Wednesday, July 7, 2010

Still waiting

It is so hard to wait. . .just ask Caleb.

It is now one day shy of three weeks when Caleb was told that his dime-sized red spot on his belly button was a deal breaker to stay in the Navy. That decision sent him immediately to a holding division, so grief stricken that he could only sit in stunned silence on the cold, hard tile floor, his back against the unforgiving wall.  He bore the pain alone until he was able to call Gary the next day. He was distraught, nearly destroyed. It was then that we plunged into the depths of disappointment and angst, waiting along with him, wanting to reach out and hold him, wanting to ease his hurt. And we wait still.

The occasional phone call tells us that despite the conditions, his wait for discharge has moved from a full-blown knock-out punch to incomprehensibility to a glimmer of hope to an ultimate acceptance of what he cannot change. It has been a hard process.

The holding division is a place where bureaucracy meets inefficiency. The result is a no-mans land of endless days and nights with nothing to do. There are up to 80 men in residence at any one time. Some are there for medical discharges. Some because they tried to run away. Many others are being discharged for new diagnoses of anxiety, stress, and even attempted suicide. They rise at 6 a.m. each morning to face a purposeless day. Except in a lounge where access is limited, there is no furniture to sit on. Beds are off limits, the concrete-tiled floor their only option. Some books are available and an occasional DVD movie is allowed. They cannot go outside. There is no exercise. There are no tasks. There are no knives at meals to limit suicide attempts and no shoe strings for fear of the same. They all simply wait.

Caleb decided to work as he waits. He volunteered to be the yeoman for the unit; scheduling appointments and completing volumes of paperwork. He gets to sit in one of the few chairs. Still, he waits to see his name come through on the departure list. He hates it that his original graduation date quickly approaches and he is no longer part of it. He is in limbo; a place where frustration and shattered dreams collide.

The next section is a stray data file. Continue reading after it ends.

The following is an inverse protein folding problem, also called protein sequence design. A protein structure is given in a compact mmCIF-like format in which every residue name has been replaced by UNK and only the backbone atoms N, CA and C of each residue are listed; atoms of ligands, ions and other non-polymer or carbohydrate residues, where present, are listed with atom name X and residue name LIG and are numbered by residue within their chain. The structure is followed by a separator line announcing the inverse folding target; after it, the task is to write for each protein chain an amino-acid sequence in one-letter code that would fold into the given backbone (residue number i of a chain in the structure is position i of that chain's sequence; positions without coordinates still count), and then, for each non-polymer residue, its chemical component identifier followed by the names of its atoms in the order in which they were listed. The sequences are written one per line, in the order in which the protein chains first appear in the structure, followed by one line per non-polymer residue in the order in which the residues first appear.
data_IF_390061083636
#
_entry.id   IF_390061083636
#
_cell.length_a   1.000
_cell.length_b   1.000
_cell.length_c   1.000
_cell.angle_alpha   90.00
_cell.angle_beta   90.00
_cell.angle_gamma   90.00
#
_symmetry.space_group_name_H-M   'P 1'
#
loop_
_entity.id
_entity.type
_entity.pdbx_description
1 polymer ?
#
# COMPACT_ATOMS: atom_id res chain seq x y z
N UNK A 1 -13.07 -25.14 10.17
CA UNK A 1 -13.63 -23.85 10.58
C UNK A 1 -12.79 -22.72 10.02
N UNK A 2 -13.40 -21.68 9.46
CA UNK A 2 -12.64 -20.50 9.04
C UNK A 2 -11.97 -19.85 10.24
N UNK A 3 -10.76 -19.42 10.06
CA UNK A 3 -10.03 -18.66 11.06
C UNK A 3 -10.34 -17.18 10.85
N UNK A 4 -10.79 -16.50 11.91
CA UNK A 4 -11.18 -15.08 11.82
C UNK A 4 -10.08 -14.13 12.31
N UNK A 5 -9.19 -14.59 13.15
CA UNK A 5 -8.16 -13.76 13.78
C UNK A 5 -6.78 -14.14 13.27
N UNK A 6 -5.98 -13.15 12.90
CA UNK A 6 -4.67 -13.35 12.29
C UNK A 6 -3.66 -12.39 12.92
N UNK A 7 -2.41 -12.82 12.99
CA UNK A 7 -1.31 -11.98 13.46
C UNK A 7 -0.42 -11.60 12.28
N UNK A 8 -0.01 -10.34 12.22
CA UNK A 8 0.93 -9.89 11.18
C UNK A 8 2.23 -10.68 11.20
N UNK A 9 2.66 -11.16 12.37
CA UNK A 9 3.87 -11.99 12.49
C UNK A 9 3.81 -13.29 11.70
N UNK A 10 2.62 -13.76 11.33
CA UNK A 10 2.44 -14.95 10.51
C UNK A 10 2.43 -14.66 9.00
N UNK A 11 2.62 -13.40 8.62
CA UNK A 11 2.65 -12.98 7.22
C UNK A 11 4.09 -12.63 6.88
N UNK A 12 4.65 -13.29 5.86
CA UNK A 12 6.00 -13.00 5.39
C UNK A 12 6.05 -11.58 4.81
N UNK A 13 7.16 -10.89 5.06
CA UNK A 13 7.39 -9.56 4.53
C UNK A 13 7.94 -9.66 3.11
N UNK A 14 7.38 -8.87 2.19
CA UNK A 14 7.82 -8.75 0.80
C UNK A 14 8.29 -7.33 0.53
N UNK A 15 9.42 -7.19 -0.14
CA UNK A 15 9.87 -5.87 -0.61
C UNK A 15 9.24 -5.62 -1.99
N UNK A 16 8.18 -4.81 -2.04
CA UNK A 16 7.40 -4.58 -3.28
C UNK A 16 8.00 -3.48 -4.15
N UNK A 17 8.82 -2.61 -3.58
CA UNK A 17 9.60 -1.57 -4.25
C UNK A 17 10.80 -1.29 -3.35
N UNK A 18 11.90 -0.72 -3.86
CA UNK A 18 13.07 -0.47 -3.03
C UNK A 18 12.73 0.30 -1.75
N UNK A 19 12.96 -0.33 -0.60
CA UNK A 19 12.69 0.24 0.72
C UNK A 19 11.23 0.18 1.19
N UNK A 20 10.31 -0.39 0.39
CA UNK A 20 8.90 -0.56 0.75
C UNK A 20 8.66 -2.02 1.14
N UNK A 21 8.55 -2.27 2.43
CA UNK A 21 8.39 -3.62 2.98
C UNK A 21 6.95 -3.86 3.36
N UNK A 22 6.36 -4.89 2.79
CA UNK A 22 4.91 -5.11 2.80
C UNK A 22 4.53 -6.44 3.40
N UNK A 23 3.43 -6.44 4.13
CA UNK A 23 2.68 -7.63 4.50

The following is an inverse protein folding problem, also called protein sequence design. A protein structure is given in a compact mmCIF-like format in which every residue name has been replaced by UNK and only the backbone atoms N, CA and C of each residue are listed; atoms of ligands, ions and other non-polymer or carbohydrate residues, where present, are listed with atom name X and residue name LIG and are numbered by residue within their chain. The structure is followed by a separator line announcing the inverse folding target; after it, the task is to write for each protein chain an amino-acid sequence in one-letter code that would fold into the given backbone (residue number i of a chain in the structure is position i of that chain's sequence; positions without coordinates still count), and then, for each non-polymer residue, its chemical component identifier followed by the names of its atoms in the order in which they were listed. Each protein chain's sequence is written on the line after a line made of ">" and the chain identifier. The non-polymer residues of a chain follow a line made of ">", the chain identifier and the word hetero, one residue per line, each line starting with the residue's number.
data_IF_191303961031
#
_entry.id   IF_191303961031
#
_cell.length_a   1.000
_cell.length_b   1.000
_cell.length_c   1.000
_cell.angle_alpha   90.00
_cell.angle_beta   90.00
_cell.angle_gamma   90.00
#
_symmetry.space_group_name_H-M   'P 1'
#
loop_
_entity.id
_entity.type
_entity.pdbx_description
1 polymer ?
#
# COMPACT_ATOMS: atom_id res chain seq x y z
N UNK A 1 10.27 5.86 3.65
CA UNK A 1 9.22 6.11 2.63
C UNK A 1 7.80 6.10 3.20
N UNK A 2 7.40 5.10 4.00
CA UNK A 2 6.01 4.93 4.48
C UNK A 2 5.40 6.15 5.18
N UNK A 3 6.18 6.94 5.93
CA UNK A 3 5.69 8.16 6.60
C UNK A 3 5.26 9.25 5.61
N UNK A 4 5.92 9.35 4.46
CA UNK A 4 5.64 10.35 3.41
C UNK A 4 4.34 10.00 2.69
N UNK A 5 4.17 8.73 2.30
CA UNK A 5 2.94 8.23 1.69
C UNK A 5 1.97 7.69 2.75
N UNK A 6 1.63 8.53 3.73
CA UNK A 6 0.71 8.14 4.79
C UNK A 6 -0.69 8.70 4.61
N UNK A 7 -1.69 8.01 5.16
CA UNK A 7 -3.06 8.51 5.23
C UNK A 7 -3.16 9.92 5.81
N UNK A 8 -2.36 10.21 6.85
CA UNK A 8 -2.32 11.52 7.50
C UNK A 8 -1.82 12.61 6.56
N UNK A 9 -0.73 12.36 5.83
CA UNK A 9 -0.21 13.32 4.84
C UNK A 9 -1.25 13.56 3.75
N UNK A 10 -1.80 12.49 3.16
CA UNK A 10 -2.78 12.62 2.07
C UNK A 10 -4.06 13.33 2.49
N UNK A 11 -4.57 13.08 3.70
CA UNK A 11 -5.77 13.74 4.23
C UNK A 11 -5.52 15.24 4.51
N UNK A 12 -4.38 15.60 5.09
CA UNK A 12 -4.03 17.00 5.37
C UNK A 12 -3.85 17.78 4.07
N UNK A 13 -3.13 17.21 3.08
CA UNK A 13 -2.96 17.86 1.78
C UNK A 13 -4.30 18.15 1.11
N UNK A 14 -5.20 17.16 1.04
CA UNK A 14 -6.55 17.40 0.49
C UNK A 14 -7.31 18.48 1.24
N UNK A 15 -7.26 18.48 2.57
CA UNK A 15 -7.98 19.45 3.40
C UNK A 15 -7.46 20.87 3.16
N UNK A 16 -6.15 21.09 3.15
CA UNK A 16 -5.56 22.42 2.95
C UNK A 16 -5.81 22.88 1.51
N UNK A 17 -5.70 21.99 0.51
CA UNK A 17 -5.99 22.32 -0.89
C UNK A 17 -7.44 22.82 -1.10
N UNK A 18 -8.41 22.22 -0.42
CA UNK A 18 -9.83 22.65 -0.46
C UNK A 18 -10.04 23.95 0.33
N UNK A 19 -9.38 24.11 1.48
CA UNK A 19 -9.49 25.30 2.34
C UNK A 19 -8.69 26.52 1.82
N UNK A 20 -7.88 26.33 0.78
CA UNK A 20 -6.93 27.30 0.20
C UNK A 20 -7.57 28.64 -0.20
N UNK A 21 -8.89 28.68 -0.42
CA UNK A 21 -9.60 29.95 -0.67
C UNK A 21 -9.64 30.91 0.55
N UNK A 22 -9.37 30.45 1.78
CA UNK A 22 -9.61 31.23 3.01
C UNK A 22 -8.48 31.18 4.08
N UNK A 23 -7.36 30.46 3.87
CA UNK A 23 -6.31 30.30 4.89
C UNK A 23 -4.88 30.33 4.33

But out of the dust, the soul survives. Something in his brain has clicked. He has accepted the inevitable and entertains future options. He will get second opinions and assuming a diagnosis different than the Navy's, may pursue his option to obtain a congressional waiver and re-enter the fray all over again. Our congressman stands willing and at the ready. But he also considers full-time employment, working his way through to finish his degree. His planning tells us that though the stealth tsunami violently tumbled him into a deep and dark sea, he will hit the beach alive and well.

May we all learn a vital lesson as we further wait; wait for answers.

I wait for you, O LORD; you will answer, O Lord my God.   
Psalm 38:15


Lola Affolter said...

Thanks for sharing your deep anguish. I know that feeling when it's your child. I have gone through it and am still in it somewhat. I do know that God is sovereign and He does everything for His glory and our good. I believe that and so I keep praying and trusting for God's best for my child as I do for your son. I will continue to lift your family up in my prayers.

Rick Gray said...

Waiting is such a double edged sword. When there is great anticipation for something we desire to do or to happen, it seems that we are waiting forever. If we are waiting to be punished, it seems that there is no wait at all. Caleb's wait is certainly different. The bad has happened and he knows the outcome. Now he wants to get on with his life and he is stuck in limbo. None of us know why this has happened, but from your writings I know one great thing that has happened to Caleb is that he has gained maturity in a very short time that many never gain in a life time. You have one special son there in Caleb. You, Gary and Seth have supported him in his unfair treatment. Your family will never be the same in so many ways, but one positive note is that your family is closer than it has ever been before. That is one pot of gold at the end of the rainbow. Caleb will find other pots of gold. Soon this will be behind Caleb and he will come home with that sparkle in his eye. You will sit down at your table and listen to Caleb as he tells you of something new and exciting.

Rebekah Trittipoe said...

Lola- Thank you for sharing in our anguish. I shall remember to pray for your family as well. And Rick, I look forward to sitting with Caleb at dinner to understand the heart changes and see the personal growth for myself. Thanks so much for caring for us all!

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